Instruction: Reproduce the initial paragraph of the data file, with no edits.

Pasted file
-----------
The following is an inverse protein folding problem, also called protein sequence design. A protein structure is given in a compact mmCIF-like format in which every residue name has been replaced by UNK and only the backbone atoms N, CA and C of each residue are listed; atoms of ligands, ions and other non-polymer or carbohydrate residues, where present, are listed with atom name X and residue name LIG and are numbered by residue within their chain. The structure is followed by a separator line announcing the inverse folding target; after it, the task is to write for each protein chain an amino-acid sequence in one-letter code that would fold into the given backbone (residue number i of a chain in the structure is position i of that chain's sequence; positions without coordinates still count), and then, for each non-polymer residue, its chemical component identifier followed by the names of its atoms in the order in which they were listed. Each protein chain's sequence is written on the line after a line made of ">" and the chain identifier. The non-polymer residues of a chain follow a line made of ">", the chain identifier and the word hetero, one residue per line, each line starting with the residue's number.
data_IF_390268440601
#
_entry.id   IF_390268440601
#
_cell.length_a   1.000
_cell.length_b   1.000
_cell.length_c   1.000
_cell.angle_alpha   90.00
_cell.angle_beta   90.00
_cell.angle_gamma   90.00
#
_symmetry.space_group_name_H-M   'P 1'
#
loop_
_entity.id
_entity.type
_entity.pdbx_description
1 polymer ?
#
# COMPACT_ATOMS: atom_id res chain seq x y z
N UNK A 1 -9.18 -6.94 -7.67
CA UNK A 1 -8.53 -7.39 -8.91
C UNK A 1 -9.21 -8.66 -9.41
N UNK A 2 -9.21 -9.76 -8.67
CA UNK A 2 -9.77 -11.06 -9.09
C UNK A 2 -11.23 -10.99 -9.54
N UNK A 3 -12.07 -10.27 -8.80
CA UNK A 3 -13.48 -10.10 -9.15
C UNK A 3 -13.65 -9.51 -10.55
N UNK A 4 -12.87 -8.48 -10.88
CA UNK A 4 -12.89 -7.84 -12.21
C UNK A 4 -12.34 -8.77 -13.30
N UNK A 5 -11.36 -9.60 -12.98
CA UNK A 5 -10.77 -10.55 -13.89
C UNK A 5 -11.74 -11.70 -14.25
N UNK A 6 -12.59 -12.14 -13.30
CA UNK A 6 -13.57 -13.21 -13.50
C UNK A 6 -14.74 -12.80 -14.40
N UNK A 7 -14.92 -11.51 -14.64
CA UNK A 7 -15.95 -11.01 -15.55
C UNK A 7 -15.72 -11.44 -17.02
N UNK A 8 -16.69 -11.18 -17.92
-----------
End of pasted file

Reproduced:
The following is an inverse protein folding problem, also called protein sequence design. A protein structure is given in a compact mmCIF-like format in which every residue name has been replaced by UNK and only the backbone atoms N, CA and C of each residue are listed; atoms of ligands, ions and other non-polymer or carbohydrate residues, where present, are listed with atom name X and residue name LIG and are numbered by residue within their chain. The structure is followed by a separator line announcing the inverse folding target; after it, the task is to write for each protein chain an amino-acid sequence in one-letter code that would fold into the given backbone (residue number i of a chain in the structure is position i of that chain's sequence; positions without coordinates still count), and then, for each non-polymer residue, its chemical component identifier followed by the names of its atoms in the order in which they were listed. Each protein chain's sequence is written on the line after a line made of ">" and the chain identifier. The non-polymer residues of a chain follow a line made of ">", the chain identifier and the word hetero, one residue per line, each line starting with the residue's number.